Do you share your towels with your roommates? With your domestic partner? With your kids?
What about your laptop?
What about your working space/home office?
I’m happy sharing the kitchen, the living room, the bed, but I have my own personal ideas of MINE.
This may, perhaps, contradict the constant mantra of SHARE! that I recite to my toddler with the religious-fever of an OCD Tibetan monk, but I can’t help it.
I need my space.
I need my territory. And my territory is my journals, my towels, my laptop, and my work space.
My husband understands the first one. But he doesn’t get the towel thing – neither did my roommates in college, junior year – they dried themselves with whatever was nearby and I took to hanging up my towels in my bedroom.
I’ve given up on this one.
The laptop is a major point of contention in our house. My laptop, bought before we moved in together, is now kind of old. It moans and hums constantly, like a refrigerator about to take flight. It’s slow. It’s now missing keys, thanks to a curious toddler obsessed with her Letters. It’s an old, toothless, overweight specimen that I can hardly use for much. Even as I type right now, I’m on the newer, lightweight laptop that my husband’s been trying to get me to use for about a year now.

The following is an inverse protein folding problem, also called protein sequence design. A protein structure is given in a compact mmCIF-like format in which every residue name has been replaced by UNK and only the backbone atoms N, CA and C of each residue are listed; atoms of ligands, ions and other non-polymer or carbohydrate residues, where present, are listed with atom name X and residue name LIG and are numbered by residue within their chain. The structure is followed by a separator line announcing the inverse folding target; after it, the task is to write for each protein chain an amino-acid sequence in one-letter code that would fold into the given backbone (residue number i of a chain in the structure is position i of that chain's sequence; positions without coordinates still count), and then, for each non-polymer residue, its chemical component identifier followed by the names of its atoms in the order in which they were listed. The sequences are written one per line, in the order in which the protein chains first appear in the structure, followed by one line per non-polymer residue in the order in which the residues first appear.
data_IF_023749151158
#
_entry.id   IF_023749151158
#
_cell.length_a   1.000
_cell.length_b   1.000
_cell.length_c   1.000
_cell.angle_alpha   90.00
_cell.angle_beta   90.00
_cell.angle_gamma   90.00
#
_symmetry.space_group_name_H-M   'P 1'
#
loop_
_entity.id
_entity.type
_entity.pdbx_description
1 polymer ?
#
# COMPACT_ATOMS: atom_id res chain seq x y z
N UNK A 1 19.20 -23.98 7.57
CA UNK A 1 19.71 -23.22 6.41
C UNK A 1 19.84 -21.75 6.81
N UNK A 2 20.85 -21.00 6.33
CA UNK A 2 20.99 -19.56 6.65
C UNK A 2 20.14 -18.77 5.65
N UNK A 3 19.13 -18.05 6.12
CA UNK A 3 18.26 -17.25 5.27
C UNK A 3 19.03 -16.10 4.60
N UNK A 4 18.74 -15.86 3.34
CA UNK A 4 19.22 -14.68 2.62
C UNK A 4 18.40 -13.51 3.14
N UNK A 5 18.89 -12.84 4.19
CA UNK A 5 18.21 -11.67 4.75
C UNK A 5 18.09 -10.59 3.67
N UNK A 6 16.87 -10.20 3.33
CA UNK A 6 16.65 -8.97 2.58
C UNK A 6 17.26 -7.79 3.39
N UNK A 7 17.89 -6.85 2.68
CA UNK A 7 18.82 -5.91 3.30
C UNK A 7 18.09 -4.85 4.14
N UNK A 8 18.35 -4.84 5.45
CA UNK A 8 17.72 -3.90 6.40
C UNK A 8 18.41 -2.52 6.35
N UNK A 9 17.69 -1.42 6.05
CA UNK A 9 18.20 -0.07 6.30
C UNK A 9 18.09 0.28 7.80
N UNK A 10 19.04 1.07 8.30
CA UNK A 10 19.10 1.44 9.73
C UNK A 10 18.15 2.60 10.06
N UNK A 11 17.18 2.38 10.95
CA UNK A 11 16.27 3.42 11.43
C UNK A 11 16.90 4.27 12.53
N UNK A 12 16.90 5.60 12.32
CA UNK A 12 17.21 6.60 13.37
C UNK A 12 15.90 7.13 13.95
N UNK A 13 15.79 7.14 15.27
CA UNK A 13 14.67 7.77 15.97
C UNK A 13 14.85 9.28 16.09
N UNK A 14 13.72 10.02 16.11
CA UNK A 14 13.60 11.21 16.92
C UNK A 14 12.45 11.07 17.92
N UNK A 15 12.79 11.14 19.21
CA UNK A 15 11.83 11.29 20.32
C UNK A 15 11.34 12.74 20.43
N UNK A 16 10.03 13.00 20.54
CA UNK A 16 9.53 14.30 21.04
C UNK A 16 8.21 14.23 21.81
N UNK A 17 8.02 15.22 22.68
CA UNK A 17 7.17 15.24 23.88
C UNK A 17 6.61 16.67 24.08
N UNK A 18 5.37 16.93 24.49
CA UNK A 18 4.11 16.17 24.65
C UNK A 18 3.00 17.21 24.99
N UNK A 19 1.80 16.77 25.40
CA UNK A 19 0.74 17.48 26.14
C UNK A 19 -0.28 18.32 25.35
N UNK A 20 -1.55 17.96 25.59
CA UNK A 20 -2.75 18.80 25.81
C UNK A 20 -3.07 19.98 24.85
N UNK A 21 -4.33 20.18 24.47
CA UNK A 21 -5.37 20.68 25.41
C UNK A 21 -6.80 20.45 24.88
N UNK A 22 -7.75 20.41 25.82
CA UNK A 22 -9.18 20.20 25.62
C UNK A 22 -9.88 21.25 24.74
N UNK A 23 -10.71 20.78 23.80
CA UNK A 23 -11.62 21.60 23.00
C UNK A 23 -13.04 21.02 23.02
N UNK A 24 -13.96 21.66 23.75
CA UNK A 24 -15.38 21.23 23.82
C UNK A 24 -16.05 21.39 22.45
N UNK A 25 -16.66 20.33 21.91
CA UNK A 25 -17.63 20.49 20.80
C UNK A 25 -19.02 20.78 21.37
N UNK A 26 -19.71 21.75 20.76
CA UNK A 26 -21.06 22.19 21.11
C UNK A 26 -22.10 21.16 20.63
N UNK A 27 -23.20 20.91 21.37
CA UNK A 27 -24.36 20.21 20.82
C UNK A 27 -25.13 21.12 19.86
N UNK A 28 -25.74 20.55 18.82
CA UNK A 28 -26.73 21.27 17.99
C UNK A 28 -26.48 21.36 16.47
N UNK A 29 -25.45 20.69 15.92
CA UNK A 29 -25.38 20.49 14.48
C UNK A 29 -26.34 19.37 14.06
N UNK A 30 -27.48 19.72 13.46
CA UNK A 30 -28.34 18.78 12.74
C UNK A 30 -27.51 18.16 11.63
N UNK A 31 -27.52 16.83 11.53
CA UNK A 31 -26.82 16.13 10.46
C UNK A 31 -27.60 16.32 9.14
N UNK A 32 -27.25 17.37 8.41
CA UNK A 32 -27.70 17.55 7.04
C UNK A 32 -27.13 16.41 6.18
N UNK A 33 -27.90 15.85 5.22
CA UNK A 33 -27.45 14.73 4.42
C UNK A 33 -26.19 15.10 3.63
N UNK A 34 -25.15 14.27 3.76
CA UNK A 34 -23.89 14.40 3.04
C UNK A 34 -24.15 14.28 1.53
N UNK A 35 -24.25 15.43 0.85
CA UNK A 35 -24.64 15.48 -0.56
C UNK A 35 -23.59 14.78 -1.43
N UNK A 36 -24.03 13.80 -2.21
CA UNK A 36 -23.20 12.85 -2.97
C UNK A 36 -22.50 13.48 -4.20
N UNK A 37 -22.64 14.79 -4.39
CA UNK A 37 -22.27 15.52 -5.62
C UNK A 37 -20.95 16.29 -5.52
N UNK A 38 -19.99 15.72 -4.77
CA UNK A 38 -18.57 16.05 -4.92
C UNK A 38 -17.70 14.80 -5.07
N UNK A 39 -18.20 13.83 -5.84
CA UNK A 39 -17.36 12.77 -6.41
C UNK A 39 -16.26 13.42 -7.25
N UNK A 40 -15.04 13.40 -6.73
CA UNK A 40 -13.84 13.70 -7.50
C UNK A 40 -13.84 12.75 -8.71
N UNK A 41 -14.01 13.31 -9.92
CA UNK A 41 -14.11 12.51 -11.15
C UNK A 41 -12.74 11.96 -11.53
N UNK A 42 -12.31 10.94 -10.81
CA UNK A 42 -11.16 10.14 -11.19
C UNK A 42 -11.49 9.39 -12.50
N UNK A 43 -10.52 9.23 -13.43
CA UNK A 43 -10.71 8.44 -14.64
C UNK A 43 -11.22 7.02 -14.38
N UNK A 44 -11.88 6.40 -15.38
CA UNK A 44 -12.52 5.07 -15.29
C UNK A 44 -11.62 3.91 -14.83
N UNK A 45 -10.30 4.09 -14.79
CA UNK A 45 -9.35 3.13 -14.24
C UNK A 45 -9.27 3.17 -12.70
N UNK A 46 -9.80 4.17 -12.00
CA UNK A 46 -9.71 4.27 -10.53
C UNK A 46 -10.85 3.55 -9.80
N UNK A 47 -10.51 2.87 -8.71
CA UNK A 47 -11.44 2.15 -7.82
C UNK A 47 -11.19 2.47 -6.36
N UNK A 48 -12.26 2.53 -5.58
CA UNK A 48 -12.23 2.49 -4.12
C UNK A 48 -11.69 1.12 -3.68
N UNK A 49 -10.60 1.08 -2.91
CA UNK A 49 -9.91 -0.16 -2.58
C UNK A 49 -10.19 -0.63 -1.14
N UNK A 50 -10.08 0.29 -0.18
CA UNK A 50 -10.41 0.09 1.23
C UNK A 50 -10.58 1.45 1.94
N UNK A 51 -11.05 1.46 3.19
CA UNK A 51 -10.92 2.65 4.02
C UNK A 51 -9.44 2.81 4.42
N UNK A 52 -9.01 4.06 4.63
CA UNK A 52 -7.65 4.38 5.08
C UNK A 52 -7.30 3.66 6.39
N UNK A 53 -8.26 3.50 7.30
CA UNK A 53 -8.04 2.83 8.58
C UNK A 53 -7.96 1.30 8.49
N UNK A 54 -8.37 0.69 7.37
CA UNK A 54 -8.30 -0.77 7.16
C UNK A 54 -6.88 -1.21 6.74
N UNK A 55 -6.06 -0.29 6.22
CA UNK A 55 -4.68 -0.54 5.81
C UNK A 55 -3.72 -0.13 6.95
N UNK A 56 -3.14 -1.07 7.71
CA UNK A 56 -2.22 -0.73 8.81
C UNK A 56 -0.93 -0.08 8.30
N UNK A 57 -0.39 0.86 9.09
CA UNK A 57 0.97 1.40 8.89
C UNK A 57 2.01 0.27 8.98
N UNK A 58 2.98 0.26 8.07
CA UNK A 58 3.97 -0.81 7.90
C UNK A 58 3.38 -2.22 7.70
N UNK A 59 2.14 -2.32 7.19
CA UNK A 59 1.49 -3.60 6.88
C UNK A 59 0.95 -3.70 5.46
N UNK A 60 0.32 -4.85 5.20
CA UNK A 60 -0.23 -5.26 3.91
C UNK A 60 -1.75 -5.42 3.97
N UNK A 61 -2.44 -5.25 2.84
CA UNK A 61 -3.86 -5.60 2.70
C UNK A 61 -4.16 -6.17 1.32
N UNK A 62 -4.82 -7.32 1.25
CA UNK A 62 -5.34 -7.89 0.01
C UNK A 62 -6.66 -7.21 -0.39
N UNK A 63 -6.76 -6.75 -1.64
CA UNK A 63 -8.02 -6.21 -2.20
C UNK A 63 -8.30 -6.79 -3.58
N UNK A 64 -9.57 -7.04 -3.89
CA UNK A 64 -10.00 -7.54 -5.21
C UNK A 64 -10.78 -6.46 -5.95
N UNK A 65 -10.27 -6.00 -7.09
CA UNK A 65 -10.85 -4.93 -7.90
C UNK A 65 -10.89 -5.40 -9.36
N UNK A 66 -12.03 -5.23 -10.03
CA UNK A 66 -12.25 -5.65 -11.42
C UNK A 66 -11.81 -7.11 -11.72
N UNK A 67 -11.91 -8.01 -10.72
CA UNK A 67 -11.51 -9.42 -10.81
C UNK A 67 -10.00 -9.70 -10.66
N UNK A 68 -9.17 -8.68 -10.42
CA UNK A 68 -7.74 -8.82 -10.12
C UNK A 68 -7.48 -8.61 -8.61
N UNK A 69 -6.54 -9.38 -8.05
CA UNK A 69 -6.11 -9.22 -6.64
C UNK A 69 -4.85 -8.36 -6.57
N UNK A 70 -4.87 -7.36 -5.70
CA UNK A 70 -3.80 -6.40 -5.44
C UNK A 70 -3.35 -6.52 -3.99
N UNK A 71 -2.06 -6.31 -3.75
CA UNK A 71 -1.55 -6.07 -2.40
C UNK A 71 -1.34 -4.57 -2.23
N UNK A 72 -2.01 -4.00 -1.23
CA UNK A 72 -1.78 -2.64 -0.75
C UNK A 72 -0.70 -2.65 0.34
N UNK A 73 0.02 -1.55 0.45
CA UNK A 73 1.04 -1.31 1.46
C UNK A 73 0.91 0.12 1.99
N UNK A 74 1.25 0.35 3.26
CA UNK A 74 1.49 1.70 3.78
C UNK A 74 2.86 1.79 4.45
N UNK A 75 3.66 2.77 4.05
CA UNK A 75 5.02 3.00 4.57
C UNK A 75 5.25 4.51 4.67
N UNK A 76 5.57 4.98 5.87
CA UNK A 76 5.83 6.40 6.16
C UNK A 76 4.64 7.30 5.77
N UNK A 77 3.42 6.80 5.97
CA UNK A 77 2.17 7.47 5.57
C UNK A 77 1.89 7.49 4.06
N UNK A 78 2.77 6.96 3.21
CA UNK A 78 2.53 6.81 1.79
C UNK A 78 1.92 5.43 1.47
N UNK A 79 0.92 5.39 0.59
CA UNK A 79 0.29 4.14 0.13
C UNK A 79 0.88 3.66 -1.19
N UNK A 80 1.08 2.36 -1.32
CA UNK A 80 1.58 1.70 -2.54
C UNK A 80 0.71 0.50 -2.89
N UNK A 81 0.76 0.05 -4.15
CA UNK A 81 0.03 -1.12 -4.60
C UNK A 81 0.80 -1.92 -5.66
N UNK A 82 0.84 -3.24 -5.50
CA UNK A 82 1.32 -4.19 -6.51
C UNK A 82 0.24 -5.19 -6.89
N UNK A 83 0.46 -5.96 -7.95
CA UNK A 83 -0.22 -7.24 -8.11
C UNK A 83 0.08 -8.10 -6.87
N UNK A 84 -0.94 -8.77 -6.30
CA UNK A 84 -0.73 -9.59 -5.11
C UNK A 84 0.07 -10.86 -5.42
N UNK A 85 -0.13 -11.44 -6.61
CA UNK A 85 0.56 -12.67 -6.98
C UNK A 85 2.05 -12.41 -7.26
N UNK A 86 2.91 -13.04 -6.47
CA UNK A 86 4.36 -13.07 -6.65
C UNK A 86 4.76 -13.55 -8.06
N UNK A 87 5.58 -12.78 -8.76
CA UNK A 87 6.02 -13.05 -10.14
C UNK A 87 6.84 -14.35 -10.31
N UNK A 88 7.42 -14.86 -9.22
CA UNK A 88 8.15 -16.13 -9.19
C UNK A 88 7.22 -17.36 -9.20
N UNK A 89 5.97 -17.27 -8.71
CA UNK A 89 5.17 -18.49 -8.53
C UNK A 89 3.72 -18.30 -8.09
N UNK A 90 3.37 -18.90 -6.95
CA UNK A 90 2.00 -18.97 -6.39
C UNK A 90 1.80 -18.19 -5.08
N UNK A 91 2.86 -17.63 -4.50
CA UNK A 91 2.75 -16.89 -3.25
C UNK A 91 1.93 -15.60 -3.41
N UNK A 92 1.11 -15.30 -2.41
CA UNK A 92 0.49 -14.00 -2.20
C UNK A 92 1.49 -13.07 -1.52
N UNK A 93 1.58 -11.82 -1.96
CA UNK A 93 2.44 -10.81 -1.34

The problem? This computer is his. It’s got his stuff on it, his settings, his bookmarks in the browser. And he still uses it from time to time.
His argument: Why can’t we share?
Mine: I don’t want to.
I know; I’m being ridiculous. But I can’t help it. There’s some things I don’t want to have to negotiate time for. At the library, one checks out books and returns them, takes turns at the computer stands. That’s the library. At home, I want books I can thumb, drool over, even take notes in the margins of; I want a computer I can use at 4 a.m. when I wake up and need to write. I want a Laptop of my Own.
It’s even more important, right now, than the Room of One’s Own – though that is important, too, and another thing my husband doesn’t get. I have a desk set up in “our” office that I never visit, but a workstand in the art – laundry room that I love. The difference? “Our” office is full of his stuff, the art room is filled with mine. I’m fine with that. I don’t mind not sharing. He thinks I’m anal. He thinks I’m nuts.
I know I am not, because from Virginia Woolf to the author of The Mother Trip, women artists and writers and seekers and just women of all kinds have insisted upon, repeated their claim for some space in which to be alone, to sink into the relief of having to deal with only one’s own mind heart and soul. It’s not that we don’t like collaborating with our partners and children and friends; in fact, my ideal would be that I could sit at that desk in our office and work, laugh, trade ideas, share silent space… but I would still need that other art room for my own space.
Am I nuts? I was an only child, no siblings – did I just get used to having things my way, unto myself?